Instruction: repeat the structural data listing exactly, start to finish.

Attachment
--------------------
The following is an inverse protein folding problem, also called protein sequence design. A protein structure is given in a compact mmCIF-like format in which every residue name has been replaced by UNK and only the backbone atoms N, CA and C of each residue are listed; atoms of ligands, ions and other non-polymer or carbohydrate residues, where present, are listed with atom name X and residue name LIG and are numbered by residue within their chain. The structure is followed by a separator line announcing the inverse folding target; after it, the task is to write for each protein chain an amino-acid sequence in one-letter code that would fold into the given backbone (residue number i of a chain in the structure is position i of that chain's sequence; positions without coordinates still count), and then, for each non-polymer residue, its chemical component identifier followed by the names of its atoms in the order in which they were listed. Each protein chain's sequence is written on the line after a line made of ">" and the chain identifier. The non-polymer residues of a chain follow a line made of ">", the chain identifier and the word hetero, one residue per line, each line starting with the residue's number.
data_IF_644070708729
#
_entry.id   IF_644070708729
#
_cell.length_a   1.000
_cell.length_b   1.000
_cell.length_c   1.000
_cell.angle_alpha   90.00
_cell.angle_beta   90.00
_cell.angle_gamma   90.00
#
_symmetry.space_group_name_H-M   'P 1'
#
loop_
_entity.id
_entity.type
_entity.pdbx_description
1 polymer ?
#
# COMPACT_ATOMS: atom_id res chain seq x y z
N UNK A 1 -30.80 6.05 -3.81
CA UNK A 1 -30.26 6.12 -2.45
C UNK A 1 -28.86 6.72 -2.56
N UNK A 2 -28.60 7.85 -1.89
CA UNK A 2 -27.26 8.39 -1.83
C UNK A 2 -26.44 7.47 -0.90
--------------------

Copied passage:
The following is an inverse protein folding problem, also called protein sequence design. A protein structure is given in a compact mmCIF-like format in which every residue name has been replaced by UNK and only the backbone atoms N, CA and C of each residue are listed; atoms of ligands, ions and other non-polymer or carbohydrate residues, where present, are listed with atom name X and residue name LIG and are numbered by residue within their chain. The structure is followed by a separator line announcing the inverse folding target; after it, the task is to write for each protein chain an amino-acid sequence in one-letter code that would fold into the given backbone (residue number i of a chain in the structure is position i of that chain's sequence; positions without coordinates still count), and then, for each non-polymer residue, its chemical component identifier followed by the names of its atoms in the order in which they were listed. Each protein chain's sequence is written on the line after a line made of ">" and the chain identifier. The non-polymer residues of a chain follow a line made of ">", the chain identifier and the word hetero, one residue per line, each line starting with the residue's number.
data_IF_644070708729
#
_entry.id   IF_644070708729
#
_cell.length_a   1.000
_cell.length_b   1.000
_cell.length_c   1.000
_cell.angle_alpha   90.00
_cell.angle_beta   90.00
_cell.angle_gamma   90.00
#
_symmetry.space_group_name_H-M   'P 1'
#
loop_
_entity.id
_entity.type
_entity.pdbx_description
1 polymer ?
#
# COMPACT_ATOMS: atom_id res chain seq x y z
N UNK A 1 -30.80 6.05 -3.81
CA UNK A 1 -30.26 6.12 -2.45
C UNK A 1 -28.86 6.72 -2.56
N UNK A 2 -28.60 7.85 -1.89
CA UNK A 2 -27.26 8.39 -1.83
C UNK A 2 -26.44 7.47 -0.90